“We Are the Best!” is a delightful experience because it’s so human and accessible, and draws compelling performances from its three young actresses. Anyone whose ever felt like a misfit, especially girls who have been discomforted and bewildered by the Barbie-doll standards of femininity will empathize with “We  Are the Best!”‘s winsome trio.

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Little Red Flowers (2006)

A well-made story set against the backdrop of post-revolutionary China that, despite it’s strengths, often comes off as boring and exploitative. I have no problem with child nudity in, say, “Let the Right One In,” but the movie’s obsession with the four-year-old’s protagonist’s genitals is  not only creepy, but just plain wrong. I’ve seen less nudity in a Lars Von Trier flick.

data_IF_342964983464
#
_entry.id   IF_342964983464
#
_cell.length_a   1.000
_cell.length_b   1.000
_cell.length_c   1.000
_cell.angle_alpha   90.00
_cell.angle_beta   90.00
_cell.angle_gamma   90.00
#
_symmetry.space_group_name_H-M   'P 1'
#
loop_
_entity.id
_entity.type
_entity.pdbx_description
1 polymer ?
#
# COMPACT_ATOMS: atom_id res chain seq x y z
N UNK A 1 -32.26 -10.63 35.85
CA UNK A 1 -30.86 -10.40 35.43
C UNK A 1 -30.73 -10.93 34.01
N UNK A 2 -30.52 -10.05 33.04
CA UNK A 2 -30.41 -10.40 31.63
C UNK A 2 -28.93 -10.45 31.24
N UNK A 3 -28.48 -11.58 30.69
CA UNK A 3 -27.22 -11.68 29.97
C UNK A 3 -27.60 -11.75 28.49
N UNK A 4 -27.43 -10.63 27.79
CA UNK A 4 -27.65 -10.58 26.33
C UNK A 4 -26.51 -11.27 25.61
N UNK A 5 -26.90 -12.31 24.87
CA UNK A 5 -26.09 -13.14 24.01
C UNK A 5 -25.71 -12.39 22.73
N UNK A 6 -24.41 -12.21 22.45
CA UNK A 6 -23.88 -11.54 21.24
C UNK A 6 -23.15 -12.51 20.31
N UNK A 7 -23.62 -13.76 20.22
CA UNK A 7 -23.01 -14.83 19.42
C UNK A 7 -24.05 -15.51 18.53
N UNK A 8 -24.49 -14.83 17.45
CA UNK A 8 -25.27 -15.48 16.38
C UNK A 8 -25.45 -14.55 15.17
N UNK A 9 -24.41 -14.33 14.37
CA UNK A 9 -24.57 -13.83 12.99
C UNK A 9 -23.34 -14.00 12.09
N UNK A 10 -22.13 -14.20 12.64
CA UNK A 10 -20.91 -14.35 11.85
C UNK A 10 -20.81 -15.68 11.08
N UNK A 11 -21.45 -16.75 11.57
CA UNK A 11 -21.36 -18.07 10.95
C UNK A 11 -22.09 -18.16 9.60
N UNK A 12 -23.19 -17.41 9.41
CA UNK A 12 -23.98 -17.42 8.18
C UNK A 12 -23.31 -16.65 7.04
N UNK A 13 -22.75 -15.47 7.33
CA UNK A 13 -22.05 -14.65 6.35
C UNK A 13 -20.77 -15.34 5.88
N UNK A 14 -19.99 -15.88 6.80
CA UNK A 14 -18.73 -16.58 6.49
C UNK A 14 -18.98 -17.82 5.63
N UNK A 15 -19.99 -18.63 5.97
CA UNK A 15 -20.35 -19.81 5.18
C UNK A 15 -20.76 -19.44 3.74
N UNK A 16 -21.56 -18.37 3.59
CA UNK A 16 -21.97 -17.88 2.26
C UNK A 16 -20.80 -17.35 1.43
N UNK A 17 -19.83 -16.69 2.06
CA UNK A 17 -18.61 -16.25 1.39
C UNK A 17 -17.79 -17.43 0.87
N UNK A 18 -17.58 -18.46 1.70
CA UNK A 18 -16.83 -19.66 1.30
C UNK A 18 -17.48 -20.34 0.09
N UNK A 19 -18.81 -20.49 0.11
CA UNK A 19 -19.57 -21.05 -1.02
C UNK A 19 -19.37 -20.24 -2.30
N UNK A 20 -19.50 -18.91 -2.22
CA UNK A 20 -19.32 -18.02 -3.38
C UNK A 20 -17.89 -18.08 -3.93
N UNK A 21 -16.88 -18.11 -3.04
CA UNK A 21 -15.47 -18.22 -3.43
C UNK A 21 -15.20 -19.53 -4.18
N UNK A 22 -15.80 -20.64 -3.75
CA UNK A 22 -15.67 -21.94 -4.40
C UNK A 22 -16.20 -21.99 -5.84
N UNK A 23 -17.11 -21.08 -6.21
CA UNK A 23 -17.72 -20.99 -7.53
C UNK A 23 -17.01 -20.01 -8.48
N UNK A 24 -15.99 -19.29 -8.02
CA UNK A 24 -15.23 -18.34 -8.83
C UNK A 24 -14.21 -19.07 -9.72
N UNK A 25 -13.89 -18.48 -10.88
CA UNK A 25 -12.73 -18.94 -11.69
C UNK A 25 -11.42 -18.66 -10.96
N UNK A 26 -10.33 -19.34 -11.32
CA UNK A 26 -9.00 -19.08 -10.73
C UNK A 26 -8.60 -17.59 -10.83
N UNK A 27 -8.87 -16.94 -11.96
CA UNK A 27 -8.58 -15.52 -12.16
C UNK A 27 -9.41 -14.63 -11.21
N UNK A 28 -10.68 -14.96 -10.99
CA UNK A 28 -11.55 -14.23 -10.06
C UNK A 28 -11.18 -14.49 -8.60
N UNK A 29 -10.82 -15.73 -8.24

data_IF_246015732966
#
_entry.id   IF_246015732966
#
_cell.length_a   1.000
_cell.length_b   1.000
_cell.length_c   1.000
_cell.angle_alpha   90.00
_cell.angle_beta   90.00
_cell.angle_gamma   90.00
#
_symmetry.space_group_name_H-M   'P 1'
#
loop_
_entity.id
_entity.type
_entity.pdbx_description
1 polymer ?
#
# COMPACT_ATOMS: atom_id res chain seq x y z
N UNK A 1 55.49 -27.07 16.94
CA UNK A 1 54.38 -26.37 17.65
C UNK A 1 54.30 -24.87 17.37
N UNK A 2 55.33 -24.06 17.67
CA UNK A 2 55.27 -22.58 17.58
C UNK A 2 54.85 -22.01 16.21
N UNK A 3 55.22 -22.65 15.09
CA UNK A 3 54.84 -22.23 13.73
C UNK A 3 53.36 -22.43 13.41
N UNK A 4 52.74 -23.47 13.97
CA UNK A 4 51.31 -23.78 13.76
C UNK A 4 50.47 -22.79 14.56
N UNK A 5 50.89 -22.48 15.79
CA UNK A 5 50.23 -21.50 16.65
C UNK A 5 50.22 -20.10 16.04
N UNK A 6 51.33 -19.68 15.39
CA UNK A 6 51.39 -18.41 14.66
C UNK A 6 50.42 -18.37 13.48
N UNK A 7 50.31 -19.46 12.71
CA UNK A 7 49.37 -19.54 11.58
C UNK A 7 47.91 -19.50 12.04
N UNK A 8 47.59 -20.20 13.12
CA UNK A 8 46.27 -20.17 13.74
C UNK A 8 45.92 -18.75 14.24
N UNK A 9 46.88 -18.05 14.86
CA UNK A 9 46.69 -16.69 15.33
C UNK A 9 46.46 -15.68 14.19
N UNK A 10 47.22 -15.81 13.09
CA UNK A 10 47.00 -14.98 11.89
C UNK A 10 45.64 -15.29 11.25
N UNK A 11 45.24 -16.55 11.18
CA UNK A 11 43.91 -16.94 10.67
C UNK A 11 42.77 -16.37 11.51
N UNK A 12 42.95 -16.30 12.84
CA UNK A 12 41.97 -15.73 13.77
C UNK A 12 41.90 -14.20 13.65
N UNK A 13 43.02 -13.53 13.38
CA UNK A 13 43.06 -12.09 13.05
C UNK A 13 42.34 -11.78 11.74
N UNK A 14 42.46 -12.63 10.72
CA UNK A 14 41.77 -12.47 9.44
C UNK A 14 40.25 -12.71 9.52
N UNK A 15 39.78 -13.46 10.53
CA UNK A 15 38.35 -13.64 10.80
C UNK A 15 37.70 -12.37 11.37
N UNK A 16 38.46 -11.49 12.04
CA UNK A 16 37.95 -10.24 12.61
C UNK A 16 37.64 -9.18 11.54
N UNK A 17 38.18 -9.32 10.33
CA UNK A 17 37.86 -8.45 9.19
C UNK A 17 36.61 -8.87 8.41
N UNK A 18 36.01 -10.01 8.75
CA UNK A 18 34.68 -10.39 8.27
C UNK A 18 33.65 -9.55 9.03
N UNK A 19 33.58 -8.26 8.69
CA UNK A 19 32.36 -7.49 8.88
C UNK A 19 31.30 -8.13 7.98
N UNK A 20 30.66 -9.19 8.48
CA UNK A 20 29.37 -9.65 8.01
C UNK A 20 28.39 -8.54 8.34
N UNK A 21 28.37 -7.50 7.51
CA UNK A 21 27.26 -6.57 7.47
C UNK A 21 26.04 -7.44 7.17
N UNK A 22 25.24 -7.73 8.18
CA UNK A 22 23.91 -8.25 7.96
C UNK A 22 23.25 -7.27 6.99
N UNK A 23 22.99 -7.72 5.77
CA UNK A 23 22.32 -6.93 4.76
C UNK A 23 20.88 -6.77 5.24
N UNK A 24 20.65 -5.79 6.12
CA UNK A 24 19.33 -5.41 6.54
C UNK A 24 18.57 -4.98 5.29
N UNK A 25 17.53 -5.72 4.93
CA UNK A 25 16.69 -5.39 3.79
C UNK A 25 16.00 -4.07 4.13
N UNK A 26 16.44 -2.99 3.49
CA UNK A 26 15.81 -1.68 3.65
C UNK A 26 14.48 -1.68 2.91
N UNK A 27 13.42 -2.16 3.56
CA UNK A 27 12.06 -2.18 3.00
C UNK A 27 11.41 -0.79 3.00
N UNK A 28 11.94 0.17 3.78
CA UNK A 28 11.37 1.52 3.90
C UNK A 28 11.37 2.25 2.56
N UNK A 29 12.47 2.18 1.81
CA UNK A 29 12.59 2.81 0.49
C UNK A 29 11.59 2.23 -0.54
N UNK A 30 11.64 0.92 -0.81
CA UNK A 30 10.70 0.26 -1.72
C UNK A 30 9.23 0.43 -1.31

Fang Qiangqiang (Bowen Dong) is a rebellious tyke who is dropped off at a grim boarding school by his father, than left to sink or swim, so to speak. What follows is a kind of brainwashing sicker than anything you’ll see in “The Human Centipede” or “Audition.”

The kids are teased with the superfluous exercise of receiving little red paper flowers for good behavior. All Qiang wants is the flowers, but his habitual bed-wetting and daily transgressions make the others immediately dislike him. Hence- no flowers. The boarding school is barren and cold, except for a few toys that don’t look like they couldn’t make the cut for the Goodwill donation box.

Immediately, it is established that all independent thought is squelched at this academy. The children are taught to eat, drink, poop, and sleep as one. These kids are being taught to be compliant, much to the horror of this free-thinking viewer. Meanwhile, Qiang stirs up trouble like a tiny Randall P. McMurphy, inciting rebellion when he convinces the impressionable children that strict Mrs. Li (Zhao Rui) is a tyke-eating monster.